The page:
It’s been an interesting – and volatile – few years of trading for the Canadian Dollar (CAD).
Between March 2020 and February 2021, CAD lost over 15% against the US Dollar as foreign exchange traders sought the “safe haven” of the greenback amidst the turbulence of the coronavirus pandemic. The Canadian dollar fell from 1.4366 against the US dollar to just 1.2076. However, with risk conditions gradually improving after the pandemic-induced disruption, it’s now trading close to March 2020 levels at 1.3678. Could 2023 see the Canadian Dollar trade above pre-pandemic levels and make strong gains against the US dollar? There are two main factors which Disruption Banking believes could drive CAD’s strength this year.
Over the last three years or so, the main story on foreign exchange markets has been the strength of the US dollar. At the onset of the coronavirus pandemic, we saw a “flight to cash,” with traders seeking the safety of the greenback and other safe-haven currencies, such as the Japanese Yen. Then, the Federal Reserve became one of the first central banks in the world to move aggressively to tame inflation, which peaked at 9.1% in the States last year. Interest rates in America now stand at 4.75% and could rise further, while the Bank of Canada currently has rates slightly lower at 4.5%.
While, unlike other major currencies, CAD has managed to strengthen against the greenback despite this discrepancy in interest rates, this differential is likely to limit the Canadian Dollar’s upside potential. It seems unlikely that traders would shift en masse to the Canadian Dollar when they can gain better yields from holding the greenback, which is also considered to be one of the safest financial assets in the world. Particularly if the Fed moves to hike rates further – and Jerome Powell has suggested this could be a possibility – we could see renewed volatility on USD/CAD markets.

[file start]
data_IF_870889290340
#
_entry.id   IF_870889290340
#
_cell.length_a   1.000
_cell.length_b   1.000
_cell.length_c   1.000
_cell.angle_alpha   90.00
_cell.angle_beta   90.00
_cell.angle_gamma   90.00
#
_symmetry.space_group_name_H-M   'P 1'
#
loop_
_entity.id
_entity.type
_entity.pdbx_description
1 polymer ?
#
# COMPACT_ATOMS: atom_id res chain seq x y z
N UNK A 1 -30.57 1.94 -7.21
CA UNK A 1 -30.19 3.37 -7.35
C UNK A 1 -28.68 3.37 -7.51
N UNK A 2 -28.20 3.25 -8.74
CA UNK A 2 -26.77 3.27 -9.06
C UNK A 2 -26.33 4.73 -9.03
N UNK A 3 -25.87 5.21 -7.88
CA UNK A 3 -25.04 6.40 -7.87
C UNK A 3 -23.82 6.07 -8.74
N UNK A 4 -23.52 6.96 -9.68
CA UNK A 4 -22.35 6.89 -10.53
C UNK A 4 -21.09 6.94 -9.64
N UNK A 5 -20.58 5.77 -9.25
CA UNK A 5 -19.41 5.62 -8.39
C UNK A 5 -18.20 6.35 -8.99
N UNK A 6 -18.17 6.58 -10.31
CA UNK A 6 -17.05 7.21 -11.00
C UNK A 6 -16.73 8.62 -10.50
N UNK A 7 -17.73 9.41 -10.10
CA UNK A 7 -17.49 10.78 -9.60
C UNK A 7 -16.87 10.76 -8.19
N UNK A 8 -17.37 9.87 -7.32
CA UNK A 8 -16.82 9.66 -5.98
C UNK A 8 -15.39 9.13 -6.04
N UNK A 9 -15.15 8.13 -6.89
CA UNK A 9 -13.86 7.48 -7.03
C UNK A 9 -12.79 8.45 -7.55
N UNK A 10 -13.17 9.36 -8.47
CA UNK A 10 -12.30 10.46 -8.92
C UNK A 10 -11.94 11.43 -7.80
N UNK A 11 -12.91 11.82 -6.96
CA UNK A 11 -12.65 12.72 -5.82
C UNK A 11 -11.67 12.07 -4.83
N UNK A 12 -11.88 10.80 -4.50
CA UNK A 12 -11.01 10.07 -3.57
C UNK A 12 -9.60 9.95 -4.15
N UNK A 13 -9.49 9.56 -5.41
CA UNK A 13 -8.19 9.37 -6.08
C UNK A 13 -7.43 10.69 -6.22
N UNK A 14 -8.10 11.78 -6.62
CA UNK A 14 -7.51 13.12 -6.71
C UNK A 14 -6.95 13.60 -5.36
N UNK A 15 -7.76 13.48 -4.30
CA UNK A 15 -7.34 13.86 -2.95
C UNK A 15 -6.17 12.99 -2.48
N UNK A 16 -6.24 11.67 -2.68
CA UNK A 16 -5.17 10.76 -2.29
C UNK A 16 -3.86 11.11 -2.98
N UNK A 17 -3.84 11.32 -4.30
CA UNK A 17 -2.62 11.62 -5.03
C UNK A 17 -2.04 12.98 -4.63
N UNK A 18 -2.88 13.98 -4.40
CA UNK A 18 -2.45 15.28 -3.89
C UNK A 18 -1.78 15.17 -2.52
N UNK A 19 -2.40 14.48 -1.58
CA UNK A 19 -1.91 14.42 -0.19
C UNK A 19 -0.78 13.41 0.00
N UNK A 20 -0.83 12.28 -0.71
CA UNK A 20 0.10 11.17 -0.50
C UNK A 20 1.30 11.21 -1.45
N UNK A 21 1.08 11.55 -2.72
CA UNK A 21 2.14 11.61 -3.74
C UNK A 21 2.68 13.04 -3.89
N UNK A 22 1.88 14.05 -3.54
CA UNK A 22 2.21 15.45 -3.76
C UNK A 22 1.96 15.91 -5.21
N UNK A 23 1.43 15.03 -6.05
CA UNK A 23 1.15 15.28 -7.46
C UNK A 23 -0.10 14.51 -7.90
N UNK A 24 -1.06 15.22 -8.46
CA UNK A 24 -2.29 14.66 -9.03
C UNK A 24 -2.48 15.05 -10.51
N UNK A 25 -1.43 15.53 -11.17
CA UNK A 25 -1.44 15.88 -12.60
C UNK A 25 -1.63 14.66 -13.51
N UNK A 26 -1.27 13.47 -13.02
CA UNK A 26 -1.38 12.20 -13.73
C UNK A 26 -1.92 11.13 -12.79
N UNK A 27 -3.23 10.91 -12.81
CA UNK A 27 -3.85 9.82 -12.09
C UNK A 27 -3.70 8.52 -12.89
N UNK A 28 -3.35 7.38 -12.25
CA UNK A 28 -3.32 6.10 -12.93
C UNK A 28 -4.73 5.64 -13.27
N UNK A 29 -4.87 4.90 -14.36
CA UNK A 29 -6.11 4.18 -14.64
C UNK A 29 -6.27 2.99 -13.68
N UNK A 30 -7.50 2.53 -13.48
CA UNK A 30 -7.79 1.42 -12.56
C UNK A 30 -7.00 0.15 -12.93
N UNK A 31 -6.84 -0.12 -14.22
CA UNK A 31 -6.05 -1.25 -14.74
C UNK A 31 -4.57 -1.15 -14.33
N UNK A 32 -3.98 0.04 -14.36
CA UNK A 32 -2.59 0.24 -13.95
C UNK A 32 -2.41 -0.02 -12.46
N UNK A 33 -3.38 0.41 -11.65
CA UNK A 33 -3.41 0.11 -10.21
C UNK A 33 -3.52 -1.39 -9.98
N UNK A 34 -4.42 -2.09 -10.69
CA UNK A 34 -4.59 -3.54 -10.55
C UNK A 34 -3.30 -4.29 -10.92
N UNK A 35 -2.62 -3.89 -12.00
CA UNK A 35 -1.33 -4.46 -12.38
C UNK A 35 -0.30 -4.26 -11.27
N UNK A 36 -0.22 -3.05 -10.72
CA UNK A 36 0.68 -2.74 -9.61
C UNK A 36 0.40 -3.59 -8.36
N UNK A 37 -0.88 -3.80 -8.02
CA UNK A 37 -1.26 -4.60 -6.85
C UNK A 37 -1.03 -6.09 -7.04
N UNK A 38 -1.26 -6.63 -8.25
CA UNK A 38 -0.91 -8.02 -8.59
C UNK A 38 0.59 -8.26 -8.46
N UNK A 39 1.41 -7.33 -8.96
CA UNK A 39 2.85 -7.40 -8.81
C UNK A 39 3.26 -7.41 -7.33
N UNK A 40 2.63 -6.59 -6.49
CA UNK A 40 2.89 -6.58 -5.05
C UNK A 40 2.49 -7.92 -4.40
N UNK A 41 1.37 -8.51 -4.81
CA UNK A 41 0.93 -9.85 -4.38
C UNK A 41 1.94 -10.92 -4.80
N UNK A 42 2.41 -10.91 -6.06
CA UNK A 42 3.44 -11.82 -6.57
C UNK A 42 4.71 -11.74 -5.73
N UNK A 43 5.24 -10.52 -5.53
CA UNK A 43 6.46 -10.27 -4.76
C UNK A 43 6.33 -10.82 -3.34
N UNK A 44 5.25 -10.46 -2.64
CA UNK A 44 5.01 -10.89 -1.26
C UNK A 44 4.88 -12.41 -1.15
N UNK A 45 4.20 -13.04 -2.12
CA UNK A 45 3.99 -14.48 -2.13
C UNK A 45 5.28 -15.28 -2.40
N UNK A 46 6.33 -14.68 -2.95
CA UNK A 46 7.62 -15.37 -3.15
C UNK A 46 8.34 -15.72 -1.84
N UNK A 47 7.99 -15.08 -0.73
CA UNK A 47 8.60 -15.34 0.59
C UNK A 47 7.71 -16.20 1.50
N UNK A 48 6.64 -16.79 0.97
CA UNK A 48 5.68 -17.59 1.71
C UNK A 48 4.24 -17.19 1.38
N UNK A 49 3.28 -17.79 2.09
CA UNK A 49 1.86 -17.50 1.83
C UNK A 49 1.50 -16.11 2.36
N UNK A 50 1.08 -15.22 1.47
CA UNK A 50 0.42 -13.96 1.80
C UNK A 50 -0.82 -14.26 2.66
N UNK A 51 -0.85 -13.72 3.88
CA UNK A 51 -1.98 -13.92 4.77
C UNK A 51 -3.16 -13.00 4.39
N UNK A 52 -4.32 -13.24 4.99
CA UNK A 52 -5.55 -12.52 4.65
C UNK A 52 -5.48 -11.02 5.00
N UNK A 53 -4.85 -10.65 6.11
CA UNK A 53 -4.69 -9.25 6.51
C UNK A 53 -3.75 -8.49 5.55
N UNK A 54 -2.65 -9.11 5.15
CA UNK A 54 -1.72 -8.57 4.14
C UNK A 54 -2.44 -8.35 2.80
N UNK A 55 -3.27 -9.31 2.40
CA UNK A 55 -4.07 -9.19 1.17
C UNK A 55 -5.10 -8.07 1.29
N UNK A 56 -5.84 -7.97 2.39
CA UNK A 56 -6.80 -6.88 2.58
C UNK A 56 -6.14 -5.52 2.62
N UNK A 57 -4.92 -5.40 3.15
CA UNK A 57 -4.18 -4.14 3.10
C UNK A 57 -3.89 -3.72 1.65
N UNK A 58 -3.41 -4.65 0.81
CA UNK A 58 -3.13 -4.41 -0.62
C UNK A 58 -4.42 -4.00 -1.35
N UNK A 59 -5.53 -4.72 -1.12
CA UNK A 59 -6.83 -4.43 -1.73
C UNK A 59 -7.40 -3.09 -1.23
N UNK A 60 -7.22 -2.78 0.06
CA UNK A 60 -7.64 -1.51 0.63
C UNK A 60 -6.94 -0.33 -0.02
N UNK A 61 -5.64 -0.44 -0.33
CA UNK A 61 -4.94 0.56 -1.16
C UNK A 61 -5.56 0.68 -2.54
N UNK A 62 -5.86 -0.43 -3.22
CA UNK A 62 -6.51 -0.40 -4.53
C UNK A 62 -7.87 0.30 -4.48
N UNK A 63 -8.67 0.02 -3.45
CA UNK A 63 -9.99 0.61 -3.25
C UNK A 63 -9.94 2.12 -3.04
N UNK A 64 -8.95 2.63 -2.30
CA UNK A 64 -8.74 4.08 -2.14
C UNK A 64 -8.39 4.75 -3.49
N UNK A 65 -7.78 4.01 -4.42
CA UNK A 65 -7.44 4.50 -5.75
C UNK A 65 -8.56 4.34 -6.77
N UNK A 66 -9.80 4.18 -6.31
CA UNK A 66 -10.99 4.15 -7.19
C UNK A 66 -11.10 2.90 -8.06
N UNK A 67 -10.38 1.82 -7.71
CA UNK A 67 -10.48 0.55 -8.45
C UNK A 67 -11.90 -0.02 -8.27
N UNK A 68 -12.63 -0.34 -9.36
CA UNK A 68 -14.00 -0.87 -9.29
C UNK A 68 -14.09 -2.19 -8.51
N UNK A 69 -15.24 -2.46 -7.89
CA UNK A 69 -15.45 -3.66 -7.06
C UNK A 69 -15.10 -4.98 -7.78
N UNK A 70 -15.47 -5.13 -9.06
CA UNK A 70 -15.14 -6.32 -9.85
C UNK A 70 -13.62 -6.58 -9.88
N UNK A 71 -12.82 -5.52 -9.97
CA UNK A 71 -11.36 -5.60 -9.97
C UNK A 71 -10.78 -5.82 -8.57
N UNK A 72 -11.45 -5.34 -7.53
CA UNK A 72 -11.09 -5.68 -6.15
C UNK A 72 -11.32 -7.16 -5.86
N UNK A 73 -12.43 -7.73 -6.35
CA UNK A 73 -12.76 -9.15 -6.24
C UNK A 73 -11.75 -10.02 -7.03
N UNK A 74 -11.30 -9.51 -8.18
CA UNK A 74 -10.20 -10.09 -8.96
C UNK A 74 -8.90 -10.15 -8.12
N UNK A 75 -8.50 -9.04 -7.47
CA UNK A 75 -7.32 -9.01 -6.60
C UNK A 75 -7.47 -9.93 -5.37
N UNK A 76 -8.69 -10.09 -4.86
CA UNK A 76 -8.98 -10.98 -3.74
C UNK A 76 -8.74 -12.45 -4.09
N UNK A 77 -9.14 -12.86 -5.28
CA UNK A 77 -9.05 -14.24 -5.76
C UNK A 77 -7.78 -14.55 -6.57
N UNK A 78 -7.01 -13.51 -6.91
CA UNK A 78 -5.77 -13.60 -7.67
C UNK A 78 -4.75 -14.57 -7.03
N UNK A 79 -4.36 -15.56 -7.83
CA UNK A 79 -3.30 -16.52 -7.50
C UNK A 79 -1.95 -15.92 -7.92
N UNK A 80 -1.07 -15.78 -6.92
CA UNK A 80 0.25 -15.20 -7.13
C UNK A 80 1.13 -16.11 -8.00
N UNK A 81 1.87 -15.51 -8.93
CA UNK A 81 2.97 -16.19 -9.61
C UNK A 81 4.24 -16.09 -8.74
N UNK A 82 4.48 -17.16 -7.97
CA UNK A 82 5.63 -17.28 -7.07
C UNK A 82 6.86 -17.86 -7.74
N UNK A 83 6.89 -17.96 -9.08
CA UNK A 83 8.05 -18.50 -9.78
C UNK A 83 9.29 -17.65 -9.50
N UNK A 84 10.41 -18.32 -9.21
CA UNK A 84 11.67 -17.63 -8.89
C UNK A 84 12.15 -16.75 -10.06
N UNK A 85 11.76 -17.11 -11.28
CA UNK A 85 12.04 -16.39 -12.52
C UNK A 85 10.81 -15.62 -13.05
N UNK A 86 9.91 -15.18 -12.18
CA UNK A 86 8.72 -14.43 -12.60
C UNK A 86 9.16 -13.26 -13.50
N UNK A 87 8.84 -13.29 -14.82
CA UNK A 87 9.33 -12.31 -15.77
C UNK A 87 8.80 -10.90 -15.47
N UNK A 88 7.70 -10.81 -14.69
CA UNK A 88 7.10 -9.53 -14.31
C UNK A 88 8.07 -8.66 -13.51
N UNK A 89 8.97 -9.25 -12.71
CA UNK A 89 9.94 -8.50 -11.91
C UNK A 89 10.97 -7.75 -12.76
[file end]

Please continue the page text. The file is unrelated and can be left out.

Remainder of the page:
Crude oil is Canada’s biggest export by far – with the country exporting around $11 billion of the commodity in December 2022 alone. This means there is naturally a strong correlation between the price of oil and the strength of the Canadian Dollar. Because oil is priced in US dollars on global markets, when the price is higher, Canada receives a higher influx of US dollars, which in turn strengthens the value of CAD relative to the greenback.
Crude oil prices are forecast to rise slightly in the first quarter of 2023 before flatlining throughout the rest of the year. The European Union has recently banned seaborne imports of Russian petroleum products and this could prove to have disruptive impacts on supply and therefore help to drive up prices. China’s reopening, and increased manufacturing in the country after three years of coronavirus-induced isolation, could also spur greater demand for the commodity. OPEC expects world oil demand to increase in 2023 will rise by 2.3% to 2.32 million barrels per day (bpd). That said, this could be threatened by the prospect of a global recession, which would reduce demand for oil and other commodities. Oil prices recently went down for this reason and this should serve as a warning for overly optimistic CAD forecasts:
Most analysts expect the Canadian Dollar to continue to perform weakly for the first few months of the year, before making sustained gains towards the end of the year. However, the picture could become more complicated if the Fed continues to make interest rate hikes and if global growth does not rebound as expected. Only time will tell if conditions will allow the Canadian Dollar to grow in strength throughout 2023.
Author: Harry Clynch
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